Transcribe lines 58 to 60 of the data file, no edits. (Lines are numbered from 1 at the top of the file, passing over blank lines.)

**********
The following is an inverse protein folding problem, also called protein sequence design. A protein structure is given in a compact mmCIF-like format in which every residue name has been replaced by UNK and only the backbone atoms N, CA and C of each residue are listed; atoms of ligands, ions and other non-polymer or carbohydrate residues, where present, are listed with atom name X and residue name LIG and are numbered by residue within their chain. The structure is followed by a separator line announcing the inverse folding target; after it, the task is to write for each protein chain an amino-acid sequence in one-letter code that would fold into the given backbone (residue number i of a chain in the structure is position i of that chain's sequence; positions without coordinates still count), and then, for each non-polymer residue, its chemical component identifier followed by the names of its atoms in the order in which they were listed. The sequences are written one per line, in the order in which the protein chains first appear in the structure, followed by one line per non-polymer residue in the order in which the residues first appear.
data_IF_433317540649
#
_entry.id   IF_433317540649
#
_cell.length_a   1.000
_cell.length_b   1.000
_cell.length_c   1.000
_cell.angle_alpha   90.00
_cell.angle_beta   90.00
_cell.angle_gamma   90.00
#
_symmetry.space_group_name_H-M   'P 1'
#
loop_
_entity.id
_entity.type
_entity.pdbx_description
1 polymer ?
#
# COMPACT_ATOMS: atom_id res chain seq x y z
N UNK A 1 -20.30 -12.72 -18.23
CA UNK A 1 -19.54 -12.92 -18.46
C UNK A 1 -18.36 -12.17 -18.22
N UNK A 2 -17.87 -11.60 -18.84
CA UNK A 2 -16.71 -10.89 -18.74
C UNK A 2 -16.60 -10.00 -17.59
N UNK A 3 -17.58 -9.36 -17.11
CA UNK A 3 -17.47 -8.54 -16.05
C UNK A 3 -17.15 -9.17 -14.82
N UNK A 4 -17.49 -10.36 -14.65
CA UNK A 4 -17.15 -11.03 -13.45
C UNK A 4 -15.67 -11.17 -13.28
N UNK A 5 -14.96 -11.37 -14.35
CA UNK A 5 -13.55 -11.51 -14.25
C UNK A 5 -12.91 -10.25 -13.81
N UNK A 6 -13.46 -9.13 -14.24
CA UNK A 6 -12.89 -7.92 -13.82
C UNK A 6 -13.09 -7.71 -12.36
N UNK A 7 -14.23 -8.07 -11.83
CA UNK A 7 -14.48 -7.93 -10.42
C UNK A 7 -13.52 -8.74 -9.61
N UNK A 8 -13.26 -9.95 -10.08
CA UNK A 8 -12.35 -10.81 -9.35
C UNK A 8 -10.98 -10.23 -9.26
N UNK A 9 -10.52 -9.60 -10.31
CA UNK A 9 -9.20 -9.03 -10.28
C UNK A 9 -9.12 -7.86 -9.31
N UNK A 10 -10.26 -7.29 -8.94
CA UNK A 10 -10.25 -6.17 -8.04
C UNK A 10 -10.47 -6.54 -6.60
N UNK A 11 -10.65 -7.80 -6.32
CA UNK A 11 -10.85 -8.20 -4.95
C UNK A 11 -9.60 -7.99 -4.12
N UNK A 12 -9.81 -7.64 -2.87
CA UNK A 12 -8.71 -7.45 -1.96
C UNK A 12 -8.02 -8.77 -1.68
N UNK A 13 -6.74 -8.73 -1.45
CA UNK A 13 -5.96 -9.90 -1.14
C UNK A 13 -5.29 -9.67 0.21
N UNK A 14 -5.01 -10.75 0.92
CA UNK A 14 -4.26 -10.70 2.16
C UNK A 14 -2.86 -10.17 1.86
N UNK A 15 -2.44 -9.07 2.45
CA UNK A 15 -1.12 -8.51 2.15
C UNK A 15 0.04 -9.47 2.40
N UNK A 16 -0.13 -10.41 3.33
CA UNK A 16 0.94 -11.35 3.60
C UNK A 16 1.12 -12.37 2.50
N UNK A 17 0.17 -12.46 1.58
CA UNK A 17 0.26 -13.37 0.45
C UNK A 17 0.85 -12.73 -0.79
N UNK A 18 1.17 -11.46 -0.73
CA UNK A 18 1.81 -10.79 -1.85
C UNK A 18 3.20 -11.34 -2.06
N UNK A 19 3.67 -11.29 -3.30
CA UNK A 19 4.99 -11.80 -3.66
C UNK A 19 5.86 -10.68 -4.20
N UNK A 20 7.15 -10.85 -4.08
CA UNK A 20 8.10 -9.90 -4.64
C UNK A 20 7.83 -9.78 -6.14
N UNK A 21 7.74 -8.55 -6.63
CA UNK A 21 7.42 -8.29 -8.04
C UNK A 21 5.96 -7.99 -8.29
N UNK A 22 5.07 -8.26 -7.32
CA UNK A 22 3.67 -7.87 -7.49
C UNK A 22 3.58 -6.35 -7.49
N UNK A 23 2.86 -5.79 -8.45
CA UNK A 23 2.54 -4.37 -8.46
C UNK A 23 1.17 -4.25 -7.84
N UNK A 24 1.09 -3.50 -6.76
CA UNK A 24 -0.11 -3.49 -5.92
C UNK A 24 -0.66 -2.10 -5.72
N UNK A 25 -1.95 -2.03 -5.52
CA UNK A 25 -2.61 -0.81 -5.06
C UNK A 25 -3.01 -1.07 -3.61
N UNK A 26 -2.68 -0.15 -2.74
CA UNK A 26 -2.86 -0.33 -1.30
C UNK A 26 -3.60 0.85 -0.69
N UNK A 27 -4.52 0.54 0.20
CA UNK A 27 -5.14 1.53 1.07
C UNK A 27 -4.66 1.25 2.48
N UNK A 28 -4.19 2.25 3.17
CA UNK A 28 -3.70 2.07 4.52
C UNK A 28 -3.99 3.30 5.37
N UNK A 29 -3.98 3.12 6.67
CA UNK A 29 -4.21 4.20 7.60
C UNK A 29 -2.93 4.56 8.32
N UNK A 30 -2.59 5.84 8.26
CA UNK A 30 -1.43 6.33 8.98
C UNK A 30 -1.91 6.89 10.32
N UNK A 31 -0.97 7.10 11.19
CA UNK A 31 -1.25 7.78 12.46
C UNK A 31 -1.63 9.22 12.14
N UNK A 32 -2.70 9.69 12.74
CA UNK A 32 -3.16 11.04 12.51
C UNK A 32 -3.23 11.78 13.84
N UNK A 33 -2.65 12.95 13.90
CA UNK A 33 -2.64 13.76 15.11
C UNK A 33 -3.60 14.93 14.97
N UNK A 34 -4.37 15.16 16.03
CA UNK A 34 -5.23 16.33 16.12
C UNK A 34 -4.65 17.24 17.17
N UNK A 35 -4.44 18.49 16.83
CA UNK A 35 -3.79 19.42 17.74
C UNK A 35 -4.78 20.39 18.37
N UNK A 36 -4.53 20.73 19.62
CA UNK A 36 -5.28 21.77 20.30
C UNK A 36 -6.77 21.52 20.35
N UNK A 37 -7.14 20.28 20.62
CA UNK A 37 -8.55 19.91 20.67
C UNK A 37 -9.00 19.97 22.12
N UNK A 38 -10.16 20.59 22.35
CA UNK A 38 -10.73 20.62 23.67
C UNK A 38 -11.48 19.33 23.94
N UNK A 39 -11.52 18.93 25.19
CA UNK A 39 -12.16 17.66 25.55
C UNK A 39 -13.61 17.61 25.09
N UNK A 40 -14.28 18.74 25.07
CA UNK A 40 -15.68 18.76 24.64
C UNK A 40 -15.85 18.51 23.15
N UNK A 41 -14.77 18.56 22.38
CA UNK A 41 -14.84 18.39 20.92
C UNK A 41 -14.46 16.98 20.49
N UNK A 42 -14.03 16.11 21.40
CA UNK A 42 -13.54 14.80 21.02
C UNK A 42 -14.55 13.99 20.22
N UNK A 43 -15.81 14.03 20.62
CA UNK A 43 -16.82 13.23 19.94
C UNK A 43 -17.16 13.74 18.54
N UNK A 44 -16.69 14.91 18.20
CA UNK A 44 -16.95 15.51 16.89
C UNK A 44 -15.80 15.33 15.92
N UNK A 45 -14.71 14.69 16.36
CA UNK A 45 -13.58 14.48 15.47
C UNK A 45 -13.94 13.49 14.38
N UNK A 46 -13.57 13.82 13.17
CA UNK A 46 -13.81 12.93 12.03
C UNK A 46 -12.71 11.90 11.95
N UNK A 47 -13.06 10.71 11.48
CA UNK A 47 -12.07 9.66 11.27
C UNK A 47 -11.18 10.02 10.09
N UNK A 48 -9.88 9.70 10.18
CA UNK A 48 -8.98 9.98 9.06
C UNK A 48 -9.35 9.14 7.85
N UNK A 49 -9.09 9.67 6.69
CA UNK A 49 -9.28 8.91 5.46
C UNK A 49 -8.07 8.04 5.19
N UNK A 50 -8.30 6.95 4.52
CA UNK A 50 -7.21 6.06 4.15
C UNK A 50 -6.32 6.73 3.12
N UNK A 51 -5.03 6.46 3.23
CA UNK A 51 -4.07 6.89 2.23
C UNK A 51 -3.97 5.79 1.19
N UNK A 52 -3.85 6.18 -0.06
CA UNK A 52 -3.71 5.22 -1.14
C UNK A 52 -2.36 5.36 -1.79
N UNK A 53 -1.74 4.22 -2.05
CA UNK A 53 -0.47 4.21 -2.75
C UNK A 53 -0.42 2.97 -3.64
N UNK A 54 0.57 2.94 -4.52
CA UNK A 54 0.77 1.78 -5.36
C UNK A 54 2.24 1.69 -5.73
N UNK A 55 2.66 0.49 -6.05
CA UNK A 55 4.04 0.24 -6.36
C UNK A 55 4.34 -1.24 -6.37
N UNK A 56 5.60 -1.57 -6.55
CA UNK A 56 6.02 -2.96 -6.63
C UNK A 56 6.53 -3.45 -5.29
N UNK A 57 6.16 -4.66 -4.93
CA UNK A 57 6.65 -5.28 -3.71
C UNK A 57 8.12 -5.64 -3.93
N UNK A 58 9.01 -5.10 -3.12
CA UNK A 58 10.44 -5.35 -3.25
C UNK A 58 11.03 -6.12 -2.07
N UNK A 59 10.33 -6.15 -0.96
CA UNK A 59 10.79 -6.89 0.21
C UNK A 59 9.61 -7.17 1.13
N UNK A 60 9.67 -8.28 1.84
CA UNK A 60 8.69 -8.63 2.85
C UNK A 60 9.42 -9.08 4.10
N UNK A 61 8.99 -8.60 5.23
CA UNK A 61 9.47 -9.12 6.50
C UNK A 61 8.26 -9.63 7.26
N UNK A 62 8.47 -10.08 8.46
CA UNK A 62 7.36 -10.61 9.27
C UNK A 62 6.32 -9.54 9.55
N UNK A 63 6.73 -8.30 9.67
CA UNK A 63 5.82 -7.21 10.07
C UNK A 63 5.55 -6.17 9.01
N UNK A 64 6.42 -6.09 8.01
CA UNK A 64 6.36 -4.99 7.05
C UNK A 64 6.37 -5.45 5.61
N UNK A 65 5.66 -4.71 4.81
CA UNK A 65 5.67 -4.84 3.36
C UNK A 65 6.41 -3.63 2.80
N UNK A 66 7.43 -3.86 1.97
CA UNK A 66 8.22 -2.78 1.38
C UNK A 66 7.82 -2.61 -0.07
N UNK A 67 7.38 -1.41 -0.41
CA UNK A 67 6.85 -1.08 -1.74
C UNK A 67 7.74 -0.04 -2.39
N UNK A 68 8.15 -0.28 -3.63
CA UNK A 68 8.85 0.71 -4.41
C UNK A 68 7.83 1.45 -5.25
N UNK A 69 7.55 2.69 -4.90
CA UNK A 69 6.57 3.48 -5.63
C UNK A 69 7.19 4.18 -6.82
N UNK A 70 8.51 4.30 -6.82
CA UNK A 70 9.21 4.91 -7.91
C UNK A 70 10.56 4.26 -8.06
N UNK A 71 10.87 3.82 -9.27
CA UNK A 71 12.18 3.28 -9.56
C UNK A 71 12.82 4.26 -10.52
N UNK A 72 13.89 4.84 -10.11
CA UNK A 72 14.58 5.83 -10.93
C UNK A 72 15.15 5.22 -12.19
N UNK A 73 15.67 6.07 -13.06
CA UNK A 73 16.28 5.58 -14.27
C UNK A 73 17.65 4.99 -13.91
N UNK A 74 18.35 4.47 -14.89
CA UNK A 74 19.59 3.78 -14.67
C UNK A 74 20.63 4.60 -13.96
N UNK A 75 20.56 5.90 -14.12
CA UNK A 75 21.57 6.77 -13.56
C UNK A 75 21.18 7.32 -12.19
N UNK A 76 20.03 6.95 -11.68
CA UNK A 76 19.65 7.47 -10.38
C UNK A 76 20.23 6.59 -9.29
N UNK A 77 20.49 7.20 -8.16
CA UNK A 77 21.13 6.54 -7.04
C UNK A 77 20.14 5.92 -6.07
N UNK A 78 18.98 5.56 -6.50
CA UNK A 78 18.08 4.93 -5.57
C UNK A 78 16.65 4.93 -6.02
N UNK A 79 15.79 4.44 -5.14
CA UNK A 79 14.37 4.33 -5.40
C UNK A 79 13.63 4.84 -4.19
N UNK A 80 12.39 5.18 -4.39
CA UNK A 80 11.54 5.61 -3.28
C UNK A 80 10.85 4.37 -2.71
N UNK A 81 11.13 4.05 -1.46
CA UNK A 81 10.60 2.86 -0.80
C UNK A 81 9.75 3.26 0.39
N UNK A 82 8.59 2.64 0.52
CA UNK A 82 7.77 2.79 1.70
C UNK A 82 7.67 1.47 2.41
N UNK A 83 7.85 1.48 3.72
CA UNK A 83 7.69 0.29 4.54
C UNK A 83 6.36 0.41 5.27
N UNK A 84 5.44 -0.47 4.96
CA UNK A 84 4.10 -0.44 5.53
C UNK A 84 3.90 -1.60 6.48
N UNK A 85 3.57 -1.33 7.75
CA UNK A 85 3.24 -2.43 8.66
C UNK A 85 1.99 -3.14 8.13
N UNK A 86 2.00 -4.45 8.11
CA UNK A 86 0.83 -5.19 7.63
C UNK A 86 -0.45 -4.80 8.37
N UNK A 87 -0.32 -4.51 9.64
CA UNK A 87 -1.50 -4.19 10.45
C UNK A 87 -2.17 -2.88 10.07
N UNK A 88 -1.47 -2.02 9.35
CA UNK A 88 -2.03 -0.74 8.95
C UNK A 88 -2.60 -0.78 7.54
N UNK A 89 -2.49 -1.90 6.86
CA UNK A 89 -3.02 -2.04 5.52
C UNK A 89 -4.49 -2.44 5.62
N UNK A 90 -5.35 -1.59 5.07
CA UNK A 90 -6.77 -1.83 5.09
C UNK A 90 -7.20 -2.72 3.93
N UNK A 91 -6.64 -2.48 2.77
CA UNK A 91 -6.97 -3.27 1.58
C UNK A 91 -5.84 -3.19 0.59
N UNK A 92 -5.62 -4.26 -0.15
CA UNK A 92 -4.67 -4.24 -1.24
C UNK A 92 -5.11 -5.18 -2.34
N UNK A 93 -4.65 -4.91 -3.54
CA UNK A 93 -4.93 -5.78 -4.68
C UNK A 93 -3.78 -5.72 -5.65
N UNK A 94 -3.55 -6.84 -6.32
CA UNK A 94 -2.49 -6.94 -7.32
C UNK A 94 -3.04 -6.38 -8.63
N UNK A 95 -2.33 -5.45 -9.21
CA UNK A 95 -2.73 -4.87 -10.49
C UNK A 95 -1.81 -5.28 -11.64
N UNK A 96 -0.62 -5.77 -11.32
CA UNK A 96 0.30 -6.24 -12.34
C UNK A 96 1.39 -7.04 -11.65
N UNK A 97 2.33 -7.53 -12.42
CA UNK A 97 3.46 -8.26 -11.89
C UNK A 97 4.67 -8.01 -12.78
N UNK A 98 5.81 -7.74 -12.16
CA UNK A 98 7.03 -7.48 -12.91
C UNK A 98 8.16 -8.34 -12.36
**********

N UNK A 13 -6.74 -8.73 -1.45
CA UNK A 13 -5.96 -9.90 -1.14
C UNK A 13 -5.29 -9.67 0.21